Tuesday, February 5, 2008
Tabata Timer - A Godsend?
People on the CrossFit online community have been raving about this new program created by Hans-Christian Sperker - which provides us hardcore workout junkies with one more tool to add to our workout arsenal. Sperker created a nifty Tabata Timer application with a user-friendly, foolproof interface, which could be downloaded to just about any computer (both PCs and Macs) with Java 6. Work/rest intervals can be altered as desired, the timer emits a ringing shriek that's guaranteed to wake the dead when it's time to haul ass, and it even keeps track of the rounds you've done. There's even a version on Sperker's site that can be downloaded to PDAs/mobile devices, just so you won't be able to use the excuse that you don't want to/can't lug your computer around when you go for a workout.
A little more information on the Tabata training methodology for the uninitiated:
The Tabata workout is a high-intensity training regimen that produces remarkable results. A Tabata workout is an interval training cycle of 20 seconds of maximum intensity exercise, followed by 10 seconds of rest, repeated without pause 8 times for a total of four minutes.
Credit for this simple but powerful training method belongs to its namesake, Dr. Izumi Tabata and a team of researchers from the National Institute of Fitness and Sports in Tokyo, Japan. Their groundbreaking 1996 study, published in the journal Medicine and Science in Sports & Exercise, provided documented evidence concerning the dramatic physiological benefits of high-intensity intermittent training. After just 6 weeks of testing, Dr. Tabata noted a 28% increase in anaerobic capacity in his subjects, along with a 14% increase in V02Max. (Maximum oxygen consumption). These results were witnessed in already physically fit athletes. The conclusion was that just four minutes of Tabata interval training could do more to boost aerobic and anaerobic capacity than an hour of endurance exercise.
Although Dr. Tabata used a mechanically braked cycle ergometer, you can apply this protocol to almost any exercise. For example, a basic Tabata workout can be performed with sit-ups. The more muscles used the better, so use full knees-bent sit-ups. Sit-up non-stop for 20-second intervals, followed by 10 seconds of rest. Repeat for a total of 8 cycles.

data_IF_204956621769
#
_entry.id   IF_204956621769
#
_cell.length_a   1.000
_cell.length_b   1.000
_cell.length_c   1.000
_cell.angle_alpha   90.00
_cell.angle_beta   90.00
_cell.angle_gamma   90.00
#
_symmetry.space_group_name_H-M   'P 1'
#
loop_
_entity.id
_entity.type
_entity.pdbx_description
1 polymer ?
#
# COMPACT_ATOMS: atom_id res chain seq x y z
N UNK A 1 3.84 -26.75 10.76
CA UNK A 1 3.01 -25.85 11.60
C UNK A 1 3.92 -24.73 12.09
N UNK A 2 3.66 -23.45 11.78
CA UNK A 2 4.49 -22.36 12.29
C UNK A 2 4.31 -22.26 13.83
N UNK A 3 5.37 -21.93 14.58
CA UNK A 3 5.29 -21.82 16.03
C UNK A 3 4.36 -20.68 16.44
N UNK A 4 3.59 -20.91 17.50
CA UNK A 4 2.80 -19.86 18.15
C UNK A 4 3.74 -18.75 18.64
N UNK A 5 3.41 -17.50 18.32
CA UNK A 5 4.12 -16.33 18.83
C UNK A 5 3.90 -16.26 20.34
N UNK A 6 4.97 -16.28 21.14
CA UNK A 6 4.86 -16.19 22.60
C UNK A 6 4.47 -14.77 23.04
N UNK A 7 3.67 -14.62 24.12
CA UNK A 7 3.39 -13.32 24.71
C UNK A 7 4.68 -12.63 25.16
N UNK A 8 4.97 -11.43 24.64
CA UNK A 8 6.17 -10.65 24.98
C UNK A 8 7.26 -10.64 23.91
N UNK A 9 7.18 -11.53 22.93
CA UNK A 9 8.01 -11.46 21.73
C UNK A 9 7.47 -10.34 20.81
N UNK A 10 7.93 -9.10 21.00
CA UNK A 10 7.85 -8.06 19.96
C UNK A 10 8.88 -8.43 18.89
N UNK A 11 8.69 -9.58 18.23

You might ask, "How effective can just 4 minutes of exercise be?" The answer is… extremely effective! You will be amazed at how intense the four minutes of exercise will feel. The intervals tax both your aerobic and anaerobic energy systems. To be clear, this isn't "eight sets of eight," although the goal of doing eight reps in each of the 20-second clusters is about right. Instead it's "as many reps as I can get in" during the twenty seconds, followed by ten seconds rest.
Courtesy of: Tabata Anything - Four Minutes of Pain to Gain
Typically, the Tabata workouts in CrossFit are 20-24 minutes long. (Then again, there's nothing typical about CrossFit - I wouldn't be surprised if a 60-minute Tabata workout appeared as a Painstorm in the future...) So that means 5-6 exercises with 4 minutes of work each. The possibilities for exercises in Tabata workouts are limitless - you could do just about anything. Relatively milder options include situps, KB swings - while those who are up for a challenge (or like to gleefully revel in the misery of others) could incorporate burpees, weighted thrusters, weighted jumping squats, or any other total-body movement with a high suck factor, particularly when performed in large amounts with insignificant rest periods. I suggest incorporating Tabata workouts into your training schedule to inject even more variation into your workouts. The Tabata methodology can be used to great benefit in athletic conditioning for just about any sport - for instance, Matt Fitzgerald talked about how triathletes could reap the benefits of short, intense training sessions, by using the Tabata method. Read his article here: Go for Broke with Tabata Intervals.